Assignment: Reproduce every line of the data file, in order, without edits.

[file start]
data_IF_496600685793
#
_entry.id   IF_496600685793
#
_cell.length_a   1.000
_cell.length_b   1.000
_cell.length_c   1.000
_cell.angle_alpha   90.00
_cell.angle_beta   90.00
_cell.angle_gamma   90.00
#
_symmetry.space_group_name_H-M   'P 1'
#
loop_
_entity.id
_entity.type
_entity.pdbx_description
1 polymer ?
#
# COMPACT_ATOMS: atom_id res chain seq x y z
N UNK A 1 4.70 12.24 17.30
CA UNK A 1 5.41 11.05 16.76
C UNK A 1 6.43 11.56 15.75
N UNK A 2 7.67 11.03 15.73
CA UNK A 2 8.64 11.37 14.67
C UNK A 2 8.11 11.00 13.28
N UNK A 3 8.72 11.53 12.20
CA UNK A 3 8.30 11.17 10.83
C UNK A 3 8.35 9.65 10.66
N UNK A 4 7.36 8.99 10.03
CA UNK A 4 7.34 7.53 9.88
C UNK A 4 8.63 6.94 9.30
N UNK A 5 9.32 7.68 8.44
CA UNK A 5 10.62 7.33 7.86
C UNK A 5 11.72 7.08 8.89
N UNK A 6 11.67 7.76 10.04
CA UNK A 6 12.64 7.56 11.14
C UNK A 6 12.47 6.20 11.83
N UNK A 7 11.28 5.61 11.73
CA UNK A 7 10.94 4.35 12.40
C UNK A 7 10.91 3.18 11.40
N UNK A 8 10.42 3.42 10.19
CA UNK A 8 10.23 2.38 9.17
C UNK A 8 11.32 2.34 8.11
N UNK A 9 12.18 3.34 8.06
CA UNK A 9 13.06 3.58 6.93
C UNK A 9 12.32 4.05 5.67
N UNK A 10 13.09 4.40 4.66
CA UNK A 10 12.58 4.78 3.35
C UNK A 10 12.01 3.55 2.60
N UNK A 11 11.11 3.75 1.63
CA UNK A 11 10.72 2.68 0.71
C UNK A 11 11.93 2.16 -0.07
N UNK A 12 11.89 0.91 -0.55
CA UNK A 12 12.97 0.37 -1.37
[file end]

data_IF_496600685793
#
_entry.id   IF_496600685793
#
_cell.length_a   1.000
_cell.length_b   1.000
_cell.length_c   1.000
_cell.angle_alpha   90.00
_cell.angle_beta   90.00
_cell.angle_gamma   90.00
#
_symmetry.space_group_name_H-M   'P 1'
#
loop_
_entity.id
_entity.type
_entity.pdbx_description
1 polymer ?
#
# COMPACT_ATOMS: atom_id res chain seq x y z
N UNK A 1 4.70 12.24 17.30
CA UNK A 1 5.41 11.05 16.76
C UNK A 1 6.43 11.56 15.75
N UNK A 2 7.67 11.03 15.73
CA UNK A 2 8.64 11.37 14.67
C UNK A 2 8.11 11.00 13.28
N UNK A 3 8.72 11.53 12.20
CA UNK A 3 8.30 11.17 10.83
C UNK A 3 8.35 9.65 10.66
N UNK A 4 7.36 8.99 10.03
CA UNK A 4 7.34 7.53 9.88
C UNK A 4 8.63 6.94 9.30
N UNK A 5 9.32 7.68 8.44
CA UNK A 5 10.62 7.33 7.86
C UNK A 5 11.72 7.08 8.89
N UNK A 6 11.67 7.76 10.04
CA UNK A 6 12.64 7.56 11.14
C UNK A 6 12.47 6.20 11.83
N UNK A 7 11.28 5.61 11.73
CA UNK A 7 10.94 4.35 12.40
C UNK A 7 10.91 3.18 11.40
N UNK A 8 10.42 3.42 10.19
CA UNK A 8 10.23 2.38 9.17
C UNK A 8 11.32 2.34 8.11
N UNK A 9 12.18 3.34 8.06
CA UNK A 9 13.06 3.58 6.93
C UNK A 9 12.32 4.05 5.67
N UNK A 10 13.09 4.40 4.66
CA UNK A 10 12.58 4.78 3.35
C UNK A 10 12.01 3.55 2.60
N UNK A 11 11.11 3.75 1.63
CA UNK A 11 10.72 2.68 0.71
C UNK A 11 11.93 2.16 -0.07
N UNK A 12 11.89 0.91 -0.55
CA UNK A 12 12.97 0.37 -1.37